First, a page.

SQL> select SCHEMA, QNAME, LAST_RUN_DATE, NEXT_RUN_DATE from DBA_QUEUE_SCHEDULES;

SCHEMA QNAME LAST_RUN_DATE NEXT_RUN_DATE
------ ----- ----------------------- -----------------------
AQADM MULTIPLEQ 13-FEB-2002 13:18:57 13-FEB-2002 13:20:30


In 11g, these dates are expressed in TIMESTAMP WITH TIME ZONE datatypes. If the NEXT_RUN_DATE and NEXT_RUN_TIME columns are null when this statement is executed, the scheduled propagation is currently in progress. If they never change it would suggest that the schedule itself is never executing. If the next scheduled execution is too far away, change the NEXT_TIME parameter of the schedule so that schedules are executed more frequently (assuming that the window is not set to be infinite). Parameters of a schedule can be changed using the DBMS_AQADM.ALTER_PROPAGATION_SCHEDULE call.

In 10g and below, scheduling propagation posts a job in the DBA_JOBS view. The columns are more or less the same as DBA_QUEUE_SCHEDULES so you just need to recognize the job and verify that it exists.

SQL> select JOB, WHAT from DBA_JOBS where WHAT like '%sys.dbms_aqadm.aq$_propaq(job)%';

JOB WHAT
---- -----------------
720 next_date := sys.dbms_aqadm.aq$_propaq(job);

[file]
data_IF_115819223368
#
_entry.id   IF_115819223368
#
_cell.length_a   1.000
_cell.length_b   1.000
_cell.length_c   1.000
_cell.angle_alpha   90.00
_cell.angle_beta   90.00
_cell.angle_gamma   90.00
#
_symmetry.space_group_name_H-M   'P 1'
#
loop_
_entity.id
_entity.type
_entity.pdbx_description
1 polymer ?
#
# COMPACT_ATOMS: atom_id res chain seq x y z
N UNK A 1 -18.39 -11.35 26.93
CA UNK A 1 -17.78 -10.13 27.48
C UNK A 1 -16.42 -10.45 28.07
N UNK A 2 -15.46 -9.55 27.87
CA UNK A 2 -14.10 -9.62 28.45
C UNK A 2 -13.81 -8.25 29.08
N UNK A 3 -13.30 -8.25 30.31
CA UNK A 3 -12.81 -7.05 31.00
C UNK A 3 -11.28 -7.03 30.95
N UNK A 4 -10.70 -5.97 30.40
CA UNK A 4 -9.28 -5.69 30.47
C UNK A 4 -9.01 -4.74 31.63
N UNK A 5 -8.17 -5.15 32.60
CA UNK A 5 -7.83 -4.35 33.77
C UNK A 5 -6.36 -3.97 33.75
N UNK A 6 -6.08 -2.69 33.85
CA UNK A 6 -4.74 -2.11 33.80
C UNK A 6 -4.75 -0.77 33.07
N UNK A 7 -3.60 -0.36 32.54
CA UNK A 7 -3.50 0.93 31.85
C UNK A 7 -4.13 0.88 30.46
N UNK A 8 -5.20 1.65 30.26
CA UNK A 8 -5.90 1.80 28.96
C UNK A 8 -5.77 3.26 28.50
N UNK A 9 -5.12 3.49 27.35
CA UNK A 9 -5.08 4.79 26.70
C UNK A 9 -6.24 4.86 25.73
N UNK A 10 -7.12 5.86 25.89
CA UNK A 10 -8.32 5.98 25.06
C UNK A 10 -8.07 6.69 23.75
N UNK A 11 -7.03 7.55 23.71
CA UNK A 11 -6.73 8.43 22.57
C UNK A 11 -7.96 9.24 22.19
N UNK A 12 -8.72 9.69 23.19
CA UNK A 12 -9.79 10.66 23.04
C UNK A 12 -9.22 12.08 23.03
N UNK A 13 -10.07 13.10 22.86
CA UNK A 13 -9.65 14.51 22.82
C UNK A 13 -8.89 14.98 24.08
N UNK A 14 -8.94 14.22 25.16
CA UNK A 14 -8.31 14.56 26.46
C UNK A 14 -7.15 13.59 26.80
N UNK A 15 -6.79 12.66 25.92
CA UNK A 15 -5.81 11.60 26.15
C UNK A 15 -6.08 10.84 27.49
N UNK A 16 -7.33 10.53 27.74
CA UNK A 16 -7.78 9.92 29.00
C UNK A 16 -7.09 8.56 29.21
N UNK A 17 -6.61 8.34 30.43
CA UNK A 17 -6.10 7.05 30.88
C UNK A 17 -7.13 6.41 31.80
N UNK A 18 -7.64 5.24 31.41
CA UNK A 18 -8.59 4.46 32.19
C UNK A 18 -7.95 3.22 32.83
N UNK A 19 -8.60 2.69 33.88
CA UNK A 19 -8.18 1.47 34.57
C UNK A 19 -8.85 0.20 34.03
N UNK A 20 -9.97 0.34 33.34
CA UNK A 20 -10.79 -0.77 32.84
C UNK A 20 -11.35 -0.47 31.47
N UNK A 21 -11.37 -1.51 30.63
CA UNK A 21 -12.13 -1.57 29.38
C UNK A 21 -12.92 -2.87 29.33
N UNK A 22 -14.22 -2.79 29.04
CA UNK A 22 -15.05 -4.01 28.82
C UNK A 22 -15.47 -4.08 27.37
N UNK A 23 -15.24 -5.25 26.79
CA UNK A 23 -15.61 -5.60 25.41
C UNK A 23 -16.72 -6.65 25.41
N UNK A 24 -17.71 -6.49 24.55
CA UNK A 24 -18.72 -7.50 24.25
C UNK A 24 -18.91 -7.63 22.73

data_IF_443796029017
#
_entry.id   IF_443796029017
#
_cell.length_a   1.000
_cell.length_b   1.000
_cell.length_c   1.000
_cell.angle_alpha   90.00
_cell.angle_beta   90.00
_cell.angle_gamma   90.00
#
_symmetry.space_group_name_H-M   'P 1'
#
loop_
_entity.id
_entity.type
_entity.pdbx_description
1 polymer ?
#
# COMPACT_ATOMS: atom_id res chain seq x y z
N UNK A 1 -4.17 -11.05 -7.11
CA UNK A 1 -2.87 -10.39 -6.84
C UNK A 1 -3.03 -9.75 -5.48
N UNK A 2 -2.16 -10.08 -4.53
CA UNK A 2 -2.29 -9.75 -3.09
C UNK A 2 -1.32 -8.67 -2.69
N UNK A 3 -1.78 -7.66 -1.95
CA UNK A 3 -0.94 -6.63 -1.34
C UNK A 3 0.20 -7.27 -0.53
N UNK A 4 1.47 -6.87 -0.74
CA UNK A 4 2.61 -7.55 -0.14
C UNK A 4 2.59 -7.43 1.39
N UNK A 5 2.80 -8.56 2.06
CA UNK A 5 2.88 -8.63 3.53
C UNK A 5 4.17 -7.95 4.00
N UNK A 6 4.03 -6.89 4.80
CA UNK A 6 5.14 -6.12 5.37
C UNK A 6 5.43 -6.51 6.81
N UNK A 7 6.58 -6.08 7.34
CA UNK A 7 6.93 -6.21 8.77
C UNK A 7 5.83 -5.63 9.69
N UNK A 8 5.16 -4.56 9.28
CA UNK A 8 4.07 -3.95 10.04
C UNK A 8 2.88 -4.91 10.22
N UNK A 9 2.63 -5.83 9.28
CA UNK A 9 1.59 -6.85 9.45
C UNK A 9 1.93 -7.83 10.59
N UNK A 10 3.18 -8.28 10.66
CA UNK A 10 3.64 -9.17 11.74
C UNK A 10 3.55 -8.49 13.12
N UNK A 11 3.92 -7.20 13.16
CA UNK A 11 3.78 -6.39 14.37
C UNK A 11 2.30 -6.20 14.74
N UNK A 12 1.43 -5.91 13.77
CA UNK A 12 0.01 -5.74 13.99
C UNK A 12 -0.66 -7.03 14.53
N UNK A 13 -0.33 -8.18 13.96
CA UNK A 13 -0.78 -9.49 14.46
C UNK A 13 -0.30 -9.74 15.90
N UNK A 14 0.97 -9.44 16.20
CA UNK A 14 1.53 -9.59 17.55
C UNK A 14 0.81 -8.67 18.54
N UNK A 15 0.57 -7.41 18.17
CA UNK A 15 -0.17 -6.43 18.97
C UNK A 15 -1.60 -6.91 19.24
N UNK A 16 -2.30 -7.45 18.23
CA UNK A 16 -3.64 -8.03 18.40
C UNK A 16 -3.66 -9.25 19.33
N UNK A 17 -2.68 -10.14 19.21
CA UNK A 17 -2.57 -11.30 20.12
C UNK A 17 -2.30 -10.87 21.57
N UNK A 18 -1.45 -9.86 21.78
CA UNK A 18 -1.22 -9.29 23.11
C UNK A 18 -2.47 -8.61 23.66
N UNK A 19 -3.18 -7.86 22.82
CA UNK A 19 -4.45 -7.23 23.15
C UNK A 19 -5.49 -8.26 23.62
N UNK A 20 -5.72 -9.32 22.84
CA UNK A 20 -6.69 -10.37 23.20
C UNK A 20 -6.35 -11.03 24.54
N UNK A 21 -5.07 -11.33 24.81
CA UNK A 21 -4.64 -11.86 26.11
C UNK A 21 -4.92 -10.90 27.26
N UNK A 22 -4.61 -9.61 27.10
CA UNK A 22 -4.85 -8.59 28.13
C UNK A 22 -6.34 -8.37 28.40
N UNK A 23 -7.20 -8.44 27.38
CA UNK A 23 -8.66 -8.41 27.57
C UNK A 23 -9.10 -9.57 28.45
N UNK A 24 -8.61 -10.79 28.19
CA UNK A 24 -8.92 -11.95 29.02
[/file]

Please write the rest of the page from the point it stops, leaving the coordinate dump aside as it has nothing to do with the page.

For 11g, scheduling propagation posts a job in DBA_SCHEDULER_JOBS instead:

SQL> select JOB_NAME from DBA_SCHEDULER_JOBS where JOB_NAME like 'AQ_JOB$_%';

JOB_NAME
------------------------------
AQ_JOB$_41


If no job exists, check DBA_QUEUE_SCHEDULES to make sure that the schedule has not been disabled.

For 10g and below, the job number is dynamic for AQ propagation schedules. The procedure that is executed to expedite a propagation schedule runs, removes itself from DBA_JOBS, and then reposts a new job for the next scheduled propagation. The job number should therefore always increment unless the schedule has been set up to run indefinitely.

4.6. Is the Schedule Executing but Failing to Complete?

Run the following query:

SQL> select FAILURES, LAST_ERROR_MSG from DBA_QUEUE_SCHEDULES;

FAILURES LAST_ERROR_MSG
------------ -----------------------
1 ORA-25207: enqueue failed, queue AQADM.INQ is disabled from enqueueing
ORA-02063: preceding line from SHANE816